Celebrate International Women’s Day with Strength Training

International Women’s Day is March 8th. I thought that it was a great time to discuss the benefits of strength training for women.

Before we even get started, let me dispel a common myth that keeps men strength training while women stay corralled on the treadmills doing cardio at your average LA Fitness. Many women fear bulking up and getting huge, “manly” muscles. For the average woman, however, that simply isn’t possible, even if you were actively trying to achieve that result. One reason is due to physiology. Testosterone is the main muscle-building hormone, and women don’t naturally produce anywhere near as much as men do. Women’s dominant hormone, estrogen, actually works to block the building of muscle.

According to Matt Brzycki’s book, A Practical Approach to Strength Training, another reason has to do with women’s proportion of fast-twitch (FT) and slow-twitch (ST) muscle fibers. Research has shown that females possess a slightly higher percentage of ST muscle fibers than males. FT and ST fibers both have the potential to increase in size but FT fibers have a much greater potential. Therefore, since females have a higher percentage of ST fibers, their potential to increase the size of their muscles is lower. When women lift weights, the changes to their muscles are generally related to tone, strength, and endurance rather than size.

The women who are professional bodybuilders with huge, bulging muscles got to be that way through the use of steroids and artificial hormones, as well as years of highly targeted strength training and a huge caloric intake. It simply cannot happen accidentally. Instead, women who perform strength training with the help of a personal trainer are going to see their bodies become more toned and fit. You’re most likely going to get a bit smaller, not bigger. You can read more about what it actually takes to get big muscles here, and try to ignore the insulting comments made about female bodybuilders. There is nothing wrong with having muscles like that if that’s what a person wants to do, but it takes a concerted effort for a woman or a man to do so, and it cannot happen accidentally.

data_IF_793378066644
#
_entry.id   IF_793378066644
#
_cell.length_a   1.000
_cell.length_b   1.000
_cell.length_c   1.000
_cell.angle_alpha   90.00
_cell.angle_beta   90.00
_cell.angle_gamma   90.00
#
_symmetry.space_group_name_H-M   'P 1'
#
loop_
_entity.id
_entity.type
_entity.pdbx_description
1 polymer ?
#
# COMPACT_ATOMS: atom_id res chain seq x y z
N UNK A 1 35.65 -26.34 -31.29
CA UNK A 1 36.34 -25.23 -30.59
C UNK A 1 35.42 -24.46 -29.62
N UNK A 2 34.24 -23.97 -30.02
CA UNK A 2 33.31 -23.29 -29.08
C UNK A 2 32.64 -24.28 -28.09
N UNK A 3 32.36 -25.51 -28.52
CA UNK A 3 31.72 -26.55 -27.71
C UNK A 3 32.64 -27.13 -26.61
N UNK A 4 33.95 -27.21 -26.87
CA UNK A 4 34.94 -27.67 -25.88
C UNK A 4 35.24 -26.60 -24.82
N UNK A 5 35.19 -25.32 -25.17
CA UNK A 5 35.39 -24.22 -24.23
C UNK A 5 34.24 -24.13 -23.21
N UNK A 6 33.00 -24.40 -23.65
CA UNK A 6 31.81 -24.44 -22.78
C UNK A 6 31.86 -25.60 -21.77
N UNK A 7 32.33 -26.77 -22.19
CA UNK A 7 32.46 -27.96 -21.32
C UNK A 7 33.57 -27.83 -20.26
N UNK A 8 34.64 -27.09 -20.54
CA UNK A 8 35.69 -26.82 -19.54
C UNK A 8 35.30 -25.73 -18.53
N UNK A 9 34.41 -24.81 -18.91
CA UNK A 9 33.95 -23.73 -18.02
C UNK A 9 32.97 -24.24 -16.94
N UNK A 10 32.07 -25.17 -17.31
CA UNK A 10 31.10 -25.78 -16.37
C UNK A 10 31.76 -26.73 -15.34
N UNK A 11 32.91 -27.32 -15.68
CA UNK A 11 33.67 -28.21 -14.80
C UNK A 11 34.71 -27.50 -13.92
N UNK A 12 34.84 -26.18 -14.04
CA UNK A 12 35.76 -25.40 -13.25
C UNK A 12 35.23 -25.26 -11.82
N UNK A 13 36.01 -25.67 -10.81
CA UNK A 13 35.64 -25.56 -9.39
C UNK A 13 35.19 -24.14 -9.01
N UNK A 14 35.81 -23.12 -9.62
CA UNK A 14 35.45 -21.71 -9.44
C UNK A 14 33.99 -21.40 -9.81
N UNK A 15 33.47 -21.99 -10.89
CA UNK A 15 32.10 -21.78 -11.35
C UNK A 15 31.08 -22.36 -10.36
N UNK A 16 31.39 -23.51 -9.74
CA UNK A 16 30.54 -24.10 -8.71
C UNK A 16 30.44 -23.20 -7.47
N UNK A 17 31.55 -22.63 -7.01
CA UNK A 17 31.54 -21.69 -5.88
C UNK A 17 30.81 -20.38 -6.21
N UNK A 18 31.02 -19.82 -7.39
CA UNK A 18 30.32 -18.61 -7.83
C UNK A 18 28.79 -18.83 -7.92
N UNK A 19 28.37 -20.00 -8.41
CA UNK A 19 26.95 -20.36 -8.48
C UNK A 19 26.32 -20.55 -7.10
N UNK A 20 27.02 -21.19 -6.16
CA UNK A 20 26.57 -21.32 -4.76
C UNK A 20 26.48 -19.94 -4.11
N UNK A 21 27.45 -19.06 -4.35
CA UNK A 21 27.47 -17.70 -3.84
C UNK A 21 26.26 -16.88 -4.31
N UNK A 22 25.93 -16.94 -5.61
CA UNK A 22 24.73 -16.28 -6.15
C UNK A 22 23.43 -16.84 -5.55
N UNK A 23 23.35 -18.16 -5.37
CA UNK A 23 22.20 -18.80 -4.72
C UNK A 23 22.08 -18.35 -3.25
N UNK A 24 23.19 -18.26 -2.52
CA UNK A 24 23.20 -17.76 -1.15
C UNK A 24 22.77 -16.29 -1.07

In fact, women benefit hugely from strength training exercises, more so than if they were to stick to strictly cardio. Unfortunately, the media pushes the idea that women must be concerned only with weight loss. If you pick up any women’s health magazine, you are almost guaranteed to see weight loss tips featured on the cover, and it is the sole object of fitness marketing towards women (besides perhaps “fitness fashion”). This is a shame because not only does it reduce a woman’s worth to her waist size, it ignores the health of the whole woman. I don’t want the women in my facility to be simply thinner, I want them to be healthy, strong, disease-free, and better able to tackle the challenges in their day. Strength training can help accomplish all of these things.

A few of the benefits of strength training for women include:

  • Increases lean muscle tissue, which builds strength and endurance
  • Burns body fat
  • Strengthens your metabolism, so you naturally burn more calories throughout the day
  • Improves your posture
  • Strengthens your bones, reducing your risk of developing osteoporosis
  • Reduces your risk of many other conditions including diabetes and some forms of cancer
  • Increased strength in tendons and ligaments, helping to protect your joints from injury
  • Increase your balance and coordination


This year, celebrate yourself for International Women’s Day by doing something that will make you stronger, happier, and healthier so you can kick more butt every day.


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